Really, no one has set in stone what the rules of the English language are. It's a diverse language, and the rules that exist have arisen through usage, and they can change in exactly the same way, so maybe it doesn't matter, but it's best to be consistent. (Thanks Hekner.)

1.) James said, “I am watching TV.”

Answer: James said that he was watching TV.

Explanation: The only verb that changes here is the verb am.  The past tense of am is was.  Notice also that I becomes he which is the appropriate pronoun referring to James.  Lastly, the that is always optional in reported speech.  You may use that that if you want to, but it is not necessary.

2.) Professor Jones said, “I worked all day!”

Answer: Professor Jones said he had worked all day.

Explanation: The word worked is already in the past.  Therefore, you must put the word in the past past which is called the past perfect (in English grammar, the word perfect means past).  The past past (or past perfect) of worked is had worked.

3.) The president said, “I will be visiting Italy in December.”

Answer: The president said that he would be visiting Italy in December.

Explanation: This sentence has a modal—the word willWill is the word that changes: the past tense of will is would.  Note: Some modals don’t change at all while other modals completely change.  See below.

4.) The weatherman announced, “It may rain today.”

Answer: The weatherman announced that it might rain. 

Explanation: Again, this sentence has a modal—mayMay is a modal that completely changes.  May becomes might.

5.) My father screamed, “I have to go to the airport, now!”

Answer: My father screamed that he had to go to the airport.

Explanation: The verb here is have which becomes had.  Notice that you can use words other than said, but NOT all words can be used with reported speech.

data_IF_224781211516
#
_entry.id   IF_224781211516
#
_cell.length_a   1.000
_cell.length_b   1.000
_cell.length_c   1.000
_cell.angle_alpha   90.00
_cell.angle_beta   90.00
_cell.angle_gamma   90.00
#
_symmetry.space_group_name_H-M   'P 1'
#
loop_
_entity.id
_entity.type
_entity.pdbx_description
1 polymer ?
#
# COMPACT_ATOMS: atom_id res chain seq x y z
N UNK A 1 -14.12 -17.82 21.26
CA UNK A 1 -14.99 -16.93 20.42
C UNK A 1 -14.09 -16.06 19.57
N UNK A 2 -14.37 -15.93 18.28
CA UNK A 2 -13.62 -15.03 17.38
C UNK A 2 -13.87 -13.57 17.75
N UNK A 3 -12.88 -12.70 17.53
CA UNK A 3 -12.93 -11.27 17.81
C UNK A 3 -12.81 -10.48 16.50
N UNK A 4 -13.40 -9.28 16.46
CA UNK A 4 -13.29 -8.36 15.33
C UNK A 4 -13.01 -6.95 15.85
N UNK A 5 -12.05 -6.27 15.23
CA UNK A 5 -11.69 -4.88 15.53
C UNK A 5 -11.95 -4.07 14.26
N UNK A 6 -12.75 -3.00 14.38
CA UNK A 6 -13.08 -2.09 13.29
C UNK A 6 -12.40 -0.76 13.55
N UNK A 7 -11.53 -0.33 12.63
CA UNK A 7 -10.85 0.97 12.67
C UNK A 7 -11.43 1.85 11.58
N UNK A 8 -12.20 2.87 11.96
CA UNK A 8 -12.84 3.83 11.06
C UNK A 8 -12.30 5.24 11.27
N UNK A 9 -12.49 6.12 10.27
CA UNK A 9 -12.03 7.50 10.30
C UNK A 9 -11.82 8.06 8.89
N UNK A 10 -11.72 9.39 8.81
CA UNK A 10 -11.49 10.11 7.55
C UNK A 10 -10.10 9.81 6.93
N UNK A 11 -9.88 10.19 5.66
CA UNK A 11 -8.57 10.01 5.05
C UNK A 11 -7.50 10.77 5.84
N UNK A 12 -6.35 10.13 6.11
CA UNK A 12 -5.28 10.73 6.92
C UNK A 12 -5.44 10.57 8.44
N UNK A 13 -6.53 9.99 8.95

6.) Then my mother said, “I must take your father.”

Answer: Then my mother said she had to take my father.

Explanation: There is another modal in this sentence which is must.  Since must does NOT have a past tense, just change must to had to.  Notice how your appropriately changes to my to make the sentence logically correct.  Your changes to my because the son or daughter is obviously talking about his or her father.

7.) The psychologist said, “You should calm down.”                                                                 

Answer: The psychologist said that I should calm down.

Explanation:  Should has no past tense and does NOT change. 

8.) I responded, “I ought to leave the office.”

Answer: I responded that I ought to leave the office.

Explanation:  Ought to means should.Ought to does NOT change.

9.) Mark said, “I love visiting China and Korea.”

Answer: Mark said he loved visiting China and Korea.

Explanation: The verb love simply is put in the simple past tense which is loved.

10.) Martin said, “I can be a great president! Really!”

Answer: Martin said that he could be a great president.

Explanation: Can is a modal.  The past tense of can is could.  Use the word could.  Notice that the quoted speech has the word really at the end.  In the reported speech it is not there.  Reported speech is NOT exactly what the speaker says but rather a summary or paraphrase.Because the above quote is a command, said is changed to told and the verb is put in the infinitive (close is changed to to close).